Each province has taken an individual approach to whether it will allow private cannabis stores to open within the province. As a result of some of the gaps in accessing legal cannabis, recreational cannabis continues to be purchased through the illicit market from non-licensed cannabis retail stores or growers. The risk with this type of cannabis is that there is no regulated testing or quality assurance and consumers may not be getting exactly what is advertised in terms of strains, THC percentage, or terpenoid profiles. Provincially licensed cannabis retail stores are required to meet testing standards for all cannabis sold, and there are rigorous quality assurance and labelling processes in place to ensure consumers are receiving the highest quality cannabis. Recreational cannabis sold through regulated government stores is purchased from Health Canada approved licensed producers, the same companies that supply medical patients.

Since medical patients buy their medication directly from a licensed producer, there are often cost-savings as there is no middle supplier taking a cut, with compassionate pricing available.

It is important to note that retail stores are legally unable to give any medical advice to customers. As such, if you are looking to purchase recreational cannabis for a medical symptom (example: stress, anxiety or sleep issues), it is recommended to consider getting a prescription for medical cannabis from a qualified medical doctor and clinic.

Medical cannabis can only be purchased through Licensed Producers, licensed by the Federal Government of Canada via Health Canada. Medical cannabis is often less expensive than recreational cannabis, and as a patient, you will be provided with a personalized treatment plan for strain selection and dosing.  Medical cannabis is tax deductible and may also be covered by insurance.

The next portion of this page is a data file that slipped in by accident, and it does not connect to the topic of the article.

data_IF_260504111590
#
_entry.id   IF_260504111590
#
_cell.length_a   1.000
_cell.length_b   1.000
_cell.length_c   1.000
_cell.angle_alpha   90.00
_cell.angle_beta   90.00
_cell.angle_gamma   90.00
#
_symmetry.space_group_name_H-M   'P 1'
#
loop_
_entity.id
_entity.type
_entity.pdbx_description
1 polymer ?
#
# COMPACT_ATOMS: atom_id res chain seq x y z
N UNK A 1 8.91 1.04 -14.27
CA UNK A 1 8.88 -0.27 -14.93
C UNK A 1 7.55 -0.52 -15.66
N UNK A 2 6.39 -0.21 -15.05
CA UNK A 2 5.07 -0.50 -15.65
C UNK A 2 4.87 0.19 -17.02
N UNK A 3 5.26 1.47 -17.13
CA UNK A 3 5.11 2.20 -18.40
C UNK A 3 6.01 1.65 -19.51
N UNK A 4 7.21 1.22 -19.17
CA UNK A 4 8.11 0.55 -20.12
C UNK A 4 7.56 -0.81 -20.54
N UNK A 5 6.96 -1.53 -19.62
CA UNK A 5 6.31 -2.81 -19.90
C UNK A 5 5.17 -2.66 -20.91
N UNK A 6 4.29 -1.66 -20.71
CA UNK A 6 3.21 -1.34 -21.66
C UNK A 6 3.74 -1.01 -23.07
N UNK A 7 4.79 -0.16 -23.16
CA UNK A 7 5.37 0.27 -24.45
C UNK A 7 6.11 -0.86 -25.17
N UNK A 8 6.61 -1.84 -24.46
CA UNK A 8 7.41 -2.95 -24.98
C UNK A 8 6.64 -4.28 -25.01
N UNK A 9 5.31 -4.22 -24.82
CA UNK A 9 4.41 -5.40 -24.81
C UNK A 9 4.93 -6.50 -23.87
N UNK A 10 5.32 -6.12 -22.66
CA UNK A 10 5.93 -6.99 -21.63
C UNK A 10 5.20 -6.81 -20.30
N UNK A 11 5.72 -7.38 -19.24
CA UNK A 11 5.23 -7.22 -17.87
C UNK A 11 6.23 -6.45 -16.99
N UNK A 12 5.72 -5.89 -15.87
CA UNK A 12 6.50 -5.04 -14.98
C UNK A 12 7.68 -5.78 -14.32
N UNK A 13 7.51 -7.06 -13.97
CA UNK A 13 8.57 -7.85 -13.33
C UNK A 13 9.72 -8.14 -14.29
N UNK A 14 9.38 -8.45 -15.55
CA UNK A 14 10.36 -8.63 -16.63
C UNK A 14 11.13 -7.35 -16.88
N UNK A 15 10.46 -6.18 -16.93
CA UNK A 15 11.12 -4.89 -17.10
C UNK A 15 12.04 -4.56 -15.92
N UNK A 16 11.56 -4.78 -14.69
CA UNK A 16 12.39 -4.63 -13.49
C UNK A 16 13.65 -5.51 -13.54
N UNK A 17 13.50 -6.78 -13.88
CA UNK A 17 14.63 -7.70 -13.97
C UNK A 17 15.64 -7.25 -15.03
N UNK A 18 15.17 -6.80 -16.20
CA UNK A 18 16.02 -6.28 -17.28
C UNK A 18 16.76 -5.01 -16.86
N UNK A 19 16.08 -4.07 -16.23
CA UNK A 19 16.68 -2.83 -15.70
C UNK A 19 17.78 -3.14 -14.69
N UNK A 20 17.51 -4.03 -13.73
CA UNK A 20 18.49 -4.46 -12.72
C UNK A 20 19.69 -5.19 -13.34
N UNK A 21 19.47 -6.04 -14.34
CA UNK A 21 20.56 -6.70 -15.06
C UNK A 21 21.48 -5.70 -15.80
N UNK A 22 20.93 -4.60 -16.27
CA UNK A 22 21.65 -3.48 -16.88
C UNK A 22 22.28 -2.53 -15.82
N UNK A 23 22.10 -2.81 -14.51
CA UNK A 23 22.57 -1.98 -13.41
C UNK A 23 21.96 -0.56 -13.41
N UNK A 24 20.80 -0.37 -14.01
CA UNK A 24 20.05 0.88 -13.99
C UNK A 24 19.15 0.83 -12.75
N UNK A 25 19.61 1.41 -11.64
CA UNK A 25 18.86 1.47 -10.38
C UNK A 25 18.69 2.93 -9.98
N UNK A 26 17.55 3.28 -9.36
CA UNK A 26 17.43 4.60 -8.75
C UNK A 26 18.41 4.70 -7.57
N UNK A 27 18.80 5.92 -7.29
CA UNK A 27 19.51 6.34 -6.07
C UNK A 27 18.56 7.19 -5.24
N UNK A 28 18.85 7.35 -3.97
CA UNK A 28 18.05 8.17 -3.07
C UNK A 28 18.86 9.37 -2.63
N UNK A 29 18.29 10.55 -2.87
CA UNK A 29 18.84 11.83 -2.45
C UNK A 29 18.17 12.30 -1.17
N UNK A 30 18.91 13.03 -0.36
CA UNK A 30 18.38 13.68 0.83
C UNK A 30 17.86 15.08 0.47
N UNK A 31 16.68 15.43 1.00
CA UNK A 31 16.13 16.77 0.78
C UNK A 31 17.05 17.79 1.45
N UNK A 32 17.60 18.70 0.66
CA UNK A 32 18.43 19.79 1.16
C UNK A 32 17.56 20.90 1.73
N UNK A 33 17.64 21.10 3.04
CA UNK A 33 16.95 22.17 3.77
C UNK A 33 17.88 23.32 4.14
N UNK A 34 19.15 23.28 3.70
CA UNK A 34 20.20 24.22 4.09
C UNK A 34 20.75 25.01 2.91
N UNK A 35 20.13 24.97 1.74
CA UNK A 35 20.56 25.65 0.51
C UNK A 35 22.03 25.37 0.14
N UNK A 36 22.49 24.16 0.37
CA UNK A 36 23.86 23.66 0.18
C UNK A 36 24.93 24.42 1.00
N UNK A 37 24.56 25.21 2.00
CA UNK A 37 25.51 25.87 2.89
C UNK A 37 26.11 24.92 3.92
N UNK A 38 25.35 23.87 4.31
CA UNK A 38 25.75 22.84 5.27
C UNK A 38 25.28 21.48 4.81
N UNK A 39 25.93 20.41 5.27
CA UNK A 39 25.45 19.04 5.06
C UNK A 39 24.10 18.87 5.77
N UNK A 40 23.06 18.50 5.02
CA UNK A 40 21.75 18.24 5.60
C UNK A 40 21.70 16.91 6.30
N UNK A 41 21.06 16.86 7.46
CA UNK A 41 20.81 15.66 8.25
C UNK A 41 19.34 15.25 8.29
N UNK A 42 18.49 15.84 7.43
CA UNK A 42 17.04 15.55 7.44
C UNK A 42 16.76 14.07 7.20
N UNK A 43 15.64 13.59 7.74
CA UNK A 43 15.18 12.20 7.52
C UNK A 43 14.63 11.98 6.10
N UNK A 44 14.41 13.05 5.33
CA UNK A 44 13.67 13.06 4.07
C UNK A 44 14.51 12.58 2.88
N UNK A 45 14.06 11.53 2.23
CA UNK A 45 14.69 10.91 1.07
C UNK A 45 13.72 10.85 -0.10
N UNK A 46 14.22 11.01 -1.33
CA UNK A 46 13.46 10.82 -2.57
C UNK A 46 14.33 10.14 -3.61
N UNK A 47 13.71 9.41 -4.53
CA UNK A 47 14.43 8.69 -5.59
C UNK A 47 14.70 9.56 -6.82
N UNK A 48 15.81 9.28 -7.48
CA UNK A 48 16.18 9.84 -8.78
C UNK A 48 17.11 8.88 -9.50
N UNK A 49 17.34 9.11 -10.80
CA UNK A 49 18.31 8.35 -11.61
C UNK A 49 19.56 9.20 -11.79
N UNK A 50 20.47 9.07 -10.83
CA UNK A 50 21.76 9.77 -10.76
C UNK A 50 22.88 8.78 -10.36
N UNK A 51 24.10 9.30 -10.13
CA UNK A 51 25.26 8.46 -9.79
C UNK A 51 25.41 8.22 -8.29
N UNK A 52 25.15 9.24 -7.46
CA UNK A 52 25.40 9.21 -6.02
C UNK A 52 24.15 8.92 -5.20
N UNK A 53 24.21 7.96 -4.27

In order to register with a licensed producer, a patient must have a valid recommendation from a doctor to consume medical cannabis. Once registered with the LP, a patient may buy their cannabis and will receive their orders discreetly through the mail. 

Many strains of medical cannabis are high in CBD, a non-intoxicating cannabinoid, that will not make the user feel “high” or uncomfortable. The most popular medical strains tend to have a 2:1 or 1:1 ratio of CBD to THC, whereas recreational cannabis focuses on much higher THC levels, which produces a psychoactive effect. Medical patients have better access to products that are meant to be healing: reducing inflammation, decreasing pain, and elevating mood, being just a few common effects of cannabis in medical contexts.

Insurance Coverage

Medical cannabis is tax deductible and may also be covered by insurance. As of 2021, more insurance companies have begun including options for employers and insurers to include medical cannabis as an option for the insurees. Currently, the most common claims by medical cannabis patients are through their Healthcare Spending Account (HCSA/HSA), which offers a yearly reimbursable amount for medical expenses, which often now includes medical cannabis as a category. Please always check with your employer or insurance provider to ensure medical cannabis is covered under your plan or as a reimbursable HCSA/HSA expense.

Compassionate Pricing